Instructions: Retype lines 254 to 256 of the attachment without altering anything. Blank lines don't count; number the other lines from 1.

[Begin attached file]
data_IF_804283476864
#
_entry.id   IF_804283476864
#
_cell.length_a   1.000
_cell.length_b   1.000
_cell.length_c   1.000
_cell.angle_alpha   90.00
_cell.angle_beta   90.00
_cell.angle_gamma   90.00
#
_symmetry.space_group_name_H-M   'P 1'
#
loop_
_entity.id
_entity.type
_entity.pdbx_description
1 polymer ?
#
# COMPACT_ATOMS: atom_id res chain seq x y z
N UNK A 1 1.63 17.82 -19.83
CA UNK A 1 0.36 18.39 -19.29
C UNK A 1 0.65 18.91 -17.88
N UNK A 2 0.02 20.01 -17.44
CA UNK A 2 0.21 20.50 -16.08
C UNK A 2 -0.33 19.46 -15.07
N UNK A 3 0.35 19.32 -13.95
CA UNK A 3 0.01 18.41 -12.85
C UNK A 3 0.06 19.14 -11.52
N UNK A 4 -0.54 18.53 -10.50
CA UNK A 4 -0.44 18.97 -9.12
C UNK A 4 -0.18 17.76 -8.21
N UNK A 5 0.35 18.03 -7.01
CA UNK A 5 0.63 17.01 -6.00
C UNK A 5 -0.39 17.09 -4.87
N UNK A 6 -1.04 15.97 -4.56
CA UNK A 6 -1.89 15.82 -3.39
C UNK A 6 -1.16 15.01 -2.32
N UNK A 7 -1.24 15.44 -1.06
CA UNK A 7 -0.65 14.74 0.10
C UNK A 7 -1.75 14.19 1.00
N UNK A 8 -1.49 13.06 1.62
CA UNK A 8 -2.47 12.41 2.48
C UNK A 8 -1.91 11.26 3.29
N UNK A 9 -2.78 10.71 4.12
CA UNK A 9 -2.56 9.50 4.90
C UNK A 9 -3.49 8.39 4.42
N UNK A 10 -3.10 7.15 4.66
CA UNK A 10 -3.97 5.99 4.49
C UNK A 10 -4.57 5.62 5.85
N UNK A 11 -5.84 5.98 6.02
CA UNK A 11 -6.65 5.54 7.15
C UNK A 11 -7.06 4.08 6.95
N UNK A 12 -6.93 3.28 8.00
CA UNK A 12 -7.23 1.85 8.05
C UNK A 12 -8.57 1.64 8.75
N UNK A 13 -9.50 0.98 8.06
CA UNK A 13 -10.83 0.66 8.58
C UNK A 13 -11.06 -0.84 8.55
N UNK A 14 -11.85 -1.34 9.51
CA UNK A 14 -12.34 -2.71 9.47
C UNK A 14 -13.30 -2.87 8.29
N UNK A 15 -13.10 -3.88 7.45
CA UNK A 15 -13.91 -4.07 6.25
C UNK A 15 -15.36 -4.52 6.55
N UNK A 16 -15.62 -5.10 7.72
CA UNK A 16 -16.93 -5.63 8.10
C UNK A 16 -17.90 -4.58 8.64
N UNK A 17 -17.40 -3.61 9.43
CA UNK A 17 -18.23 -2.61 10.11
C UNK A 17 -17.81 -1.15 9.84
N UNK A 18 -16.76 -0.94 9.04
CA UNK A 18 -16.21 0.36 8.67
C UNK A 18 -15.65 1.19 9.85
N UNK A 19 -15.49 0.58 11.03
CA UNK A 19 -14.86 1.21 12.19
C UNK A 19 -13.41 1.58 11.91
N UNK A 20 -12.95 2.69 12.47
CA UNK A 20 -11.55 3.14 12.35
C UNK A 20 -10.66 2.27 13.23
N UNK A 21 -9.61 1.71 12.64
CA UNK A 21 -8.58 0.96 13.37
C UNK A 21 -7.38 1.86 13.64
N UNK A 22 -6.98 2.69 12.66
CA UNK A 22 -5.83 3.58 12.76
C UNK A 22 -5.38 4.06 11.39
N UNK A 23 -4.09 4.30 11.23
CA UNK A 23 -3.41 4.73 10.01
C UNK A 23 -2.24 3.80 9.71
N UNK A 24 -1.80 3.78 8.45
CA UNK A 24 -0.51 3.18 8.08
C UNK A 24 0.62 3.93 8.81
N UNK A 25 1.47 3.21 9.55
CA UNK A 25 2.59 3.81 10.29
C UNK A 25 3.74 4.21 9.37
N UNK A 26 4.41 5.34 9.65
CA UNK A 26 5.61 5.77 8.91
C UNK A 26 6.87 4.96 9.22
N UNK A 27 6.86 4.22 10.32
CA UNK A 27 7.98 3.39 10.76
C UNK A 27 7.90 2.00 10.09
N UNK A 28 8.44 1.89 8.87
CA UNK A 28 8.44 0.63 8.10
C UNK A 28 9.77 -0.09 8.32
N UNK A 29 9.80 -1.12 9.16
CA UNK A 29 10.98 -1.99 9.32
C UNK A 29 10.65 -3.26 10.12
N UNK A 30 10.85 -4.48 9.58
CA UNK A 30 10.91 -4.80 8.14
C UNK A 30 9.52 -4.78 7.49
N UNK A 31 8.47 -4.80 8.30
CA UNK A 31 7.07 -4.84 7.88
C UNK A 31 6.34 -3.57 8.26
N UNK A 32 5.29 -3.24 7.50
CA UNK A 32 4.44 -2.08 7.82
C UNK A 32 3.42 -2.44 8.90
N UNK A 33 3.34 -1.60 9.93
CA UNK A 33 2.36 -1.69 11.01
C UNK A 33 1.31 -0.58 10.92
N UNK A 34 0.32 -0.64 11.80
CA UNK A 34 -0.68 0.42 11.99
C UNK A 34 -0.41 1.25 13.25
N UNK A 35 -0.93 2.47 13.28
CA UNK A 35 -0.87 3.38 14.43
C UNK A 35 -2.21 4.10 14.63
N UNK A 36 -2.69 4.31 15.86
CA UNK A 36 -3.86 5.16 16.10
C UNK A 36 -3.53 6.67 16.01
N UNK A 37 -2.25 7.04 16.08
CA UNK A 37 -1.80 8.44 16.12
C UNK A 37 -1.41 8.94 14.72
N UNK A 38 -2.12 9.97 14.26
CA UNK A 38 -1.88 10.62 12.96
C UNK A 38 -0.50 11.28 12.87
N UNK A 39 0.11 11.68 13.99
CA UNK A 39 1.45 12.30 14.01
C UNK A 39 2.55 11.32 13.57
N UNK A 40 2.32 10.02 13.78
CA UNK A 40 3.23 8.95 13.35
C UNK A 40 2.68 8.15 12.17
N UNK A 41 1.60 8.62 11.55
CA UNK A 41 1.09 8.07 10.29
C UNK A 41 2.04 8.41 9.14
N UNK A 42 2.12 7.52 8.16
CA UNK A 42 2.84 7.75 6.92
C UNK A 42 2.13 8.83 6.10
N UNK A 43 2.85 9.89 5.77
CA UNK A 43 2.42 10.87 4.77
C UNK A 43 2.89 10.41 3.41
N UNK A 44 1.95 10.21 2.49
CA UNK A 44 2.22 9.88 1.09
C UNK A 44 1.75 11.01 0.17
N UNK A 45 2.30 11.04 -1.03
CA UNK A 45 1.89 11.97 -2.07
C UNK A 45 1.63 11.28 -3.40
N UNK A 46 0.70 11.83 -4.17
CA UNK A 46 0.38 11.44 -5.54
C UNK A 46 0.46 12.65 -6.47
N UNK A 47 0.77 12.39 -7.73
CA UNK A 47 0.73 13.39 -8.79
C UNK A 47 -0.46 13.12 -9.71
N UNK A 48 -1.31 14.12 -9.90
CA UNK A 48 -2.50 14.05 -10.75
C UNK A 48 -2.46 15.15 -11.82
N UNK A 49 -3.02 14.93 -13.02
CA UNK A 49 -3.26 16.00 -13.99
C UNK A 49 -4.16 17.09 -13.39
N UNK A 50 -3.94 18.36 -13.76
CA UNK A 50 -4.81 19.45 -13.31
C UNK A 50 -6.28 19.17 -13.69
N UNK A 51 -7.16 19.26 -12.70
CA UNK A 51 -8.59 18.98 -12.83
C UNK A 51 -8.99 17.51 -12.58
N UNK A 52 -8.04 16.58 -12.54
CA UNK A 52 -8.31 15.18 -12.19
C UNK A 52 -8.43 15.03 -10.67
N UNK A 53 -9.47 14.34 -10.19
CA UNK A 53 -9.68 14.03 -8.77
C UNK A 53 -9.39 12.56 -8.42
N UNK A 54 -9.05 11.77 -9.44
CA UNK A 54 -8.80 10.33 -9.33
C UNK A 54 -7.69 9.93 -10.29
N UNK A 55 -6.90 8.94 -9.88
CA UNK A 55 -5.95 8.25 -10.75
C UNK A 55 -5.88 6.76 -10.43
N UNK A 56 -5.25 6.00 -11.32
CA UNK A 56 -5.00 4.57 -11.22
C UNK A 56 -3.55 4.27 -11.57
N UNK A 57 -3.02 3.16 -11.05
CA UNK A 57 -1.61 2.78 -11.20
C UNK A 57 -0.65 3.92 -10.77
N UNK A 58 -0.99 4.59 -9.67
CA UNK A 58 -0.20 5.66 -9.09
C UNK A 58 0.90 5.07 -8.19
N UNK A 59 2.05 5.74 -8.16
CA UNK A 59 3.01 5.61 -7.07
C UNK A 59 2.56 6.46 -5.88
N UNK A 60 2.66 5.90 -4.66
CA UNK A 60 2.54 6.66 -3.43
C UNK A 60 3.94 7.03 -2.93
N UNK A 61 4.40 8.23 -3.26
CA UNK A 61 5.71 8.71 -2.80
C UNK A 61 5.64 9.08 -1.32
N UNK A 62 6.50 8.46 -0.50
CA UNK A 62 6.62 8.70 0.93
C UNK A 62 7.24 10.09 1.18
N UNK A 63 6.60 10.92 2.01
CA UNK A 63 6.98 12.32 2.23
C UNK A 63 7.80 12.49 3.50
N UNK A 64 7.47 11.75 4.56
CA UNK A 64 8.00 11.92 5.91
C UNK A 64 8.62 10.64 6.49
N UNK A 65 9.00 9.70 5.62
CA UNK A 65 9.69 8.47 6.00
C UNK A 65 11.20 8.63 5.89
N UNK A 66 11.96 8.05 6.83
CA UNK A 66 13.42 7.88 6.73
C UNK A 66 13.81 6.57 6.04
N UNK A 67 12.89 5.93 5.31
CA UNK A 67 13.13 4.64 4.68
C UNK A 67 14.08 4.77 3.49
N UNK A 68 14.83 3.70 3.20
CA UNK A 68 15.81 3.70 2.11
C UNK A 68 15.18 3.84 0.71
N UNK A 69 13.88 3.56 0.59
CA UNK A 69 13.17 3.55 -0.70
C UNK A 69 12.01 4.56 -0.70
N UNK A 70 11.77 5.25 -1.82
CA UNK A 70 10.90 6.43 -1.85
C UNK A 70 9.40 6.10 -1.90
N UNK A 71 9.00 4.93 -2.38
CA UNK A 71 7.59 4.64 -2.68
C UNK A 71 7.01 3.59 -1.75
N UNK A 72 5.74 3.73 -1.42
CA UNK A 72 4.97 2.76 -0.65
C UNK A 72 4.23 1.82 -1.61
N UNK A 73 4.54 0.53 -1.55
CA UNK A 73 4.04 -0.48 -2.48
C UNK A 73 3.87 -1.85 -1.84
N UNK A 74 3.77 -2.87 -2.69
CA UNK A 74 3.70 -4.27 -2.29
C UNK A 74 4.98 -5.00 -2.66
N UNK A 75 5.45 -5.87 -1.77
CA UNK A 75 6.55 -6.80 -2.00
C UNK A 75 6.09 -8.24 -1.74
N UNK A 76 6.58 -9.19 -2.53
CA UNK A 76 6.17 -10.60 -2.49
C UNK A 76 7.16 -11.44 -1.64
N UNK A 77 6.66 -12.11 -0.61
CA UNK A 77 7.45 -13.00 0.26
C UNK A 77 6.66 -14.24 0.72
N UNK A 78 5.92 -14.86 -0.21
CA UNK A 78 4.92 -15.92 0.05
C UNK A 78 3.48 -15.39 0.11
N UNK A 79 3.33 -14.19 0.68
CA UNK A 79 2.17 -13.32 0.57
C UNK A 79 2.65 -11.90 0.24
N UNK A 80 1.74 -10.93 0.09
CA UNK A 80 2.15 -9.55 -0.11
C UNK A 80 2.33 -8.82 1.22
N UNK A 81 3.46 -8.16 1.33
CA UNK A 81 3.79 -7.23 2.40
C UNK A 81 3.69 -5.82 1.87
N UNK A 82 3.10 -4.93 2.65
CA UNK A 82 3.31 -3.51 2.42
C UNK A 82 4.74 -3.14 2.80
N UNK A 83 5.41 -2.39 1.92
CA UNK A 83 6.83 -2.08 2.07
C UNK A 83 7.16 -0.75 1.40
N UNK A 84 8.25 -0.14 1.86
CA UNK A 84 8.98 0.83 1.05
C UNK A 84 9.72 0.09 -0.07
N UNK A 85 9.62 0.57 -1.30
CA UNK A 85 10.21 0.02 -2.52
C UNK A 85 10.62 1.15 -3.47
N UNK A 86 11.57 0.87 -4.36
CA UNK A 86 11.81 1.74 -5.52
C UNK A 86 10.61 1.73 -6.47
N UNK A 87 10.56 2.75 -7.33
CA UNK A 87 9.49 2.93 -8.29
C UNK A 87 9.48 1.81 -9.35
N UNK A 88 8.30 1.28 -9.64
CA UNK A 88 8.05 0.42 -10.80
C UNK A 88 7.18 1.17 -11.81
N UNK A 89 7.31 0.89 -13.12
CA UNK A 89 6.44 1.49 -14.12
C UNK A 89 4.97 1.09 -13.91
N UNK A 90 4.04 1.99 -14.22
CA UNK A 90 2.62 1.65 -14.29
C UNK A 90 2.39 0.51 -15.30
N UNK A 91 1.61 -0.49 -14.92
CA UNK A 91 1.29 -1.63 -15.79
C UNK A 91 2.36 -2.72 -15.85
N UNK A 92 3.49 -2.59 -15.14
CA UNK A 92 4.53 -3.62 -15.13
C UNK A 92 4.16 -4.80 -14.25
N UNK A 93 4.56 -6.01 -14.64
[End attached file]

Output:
C UNK A 78 3.48 -15.39 0.11
N UNK A 79 3.33 -14.19 0.68
CA UNK A 79 2.17 -13.32 0.57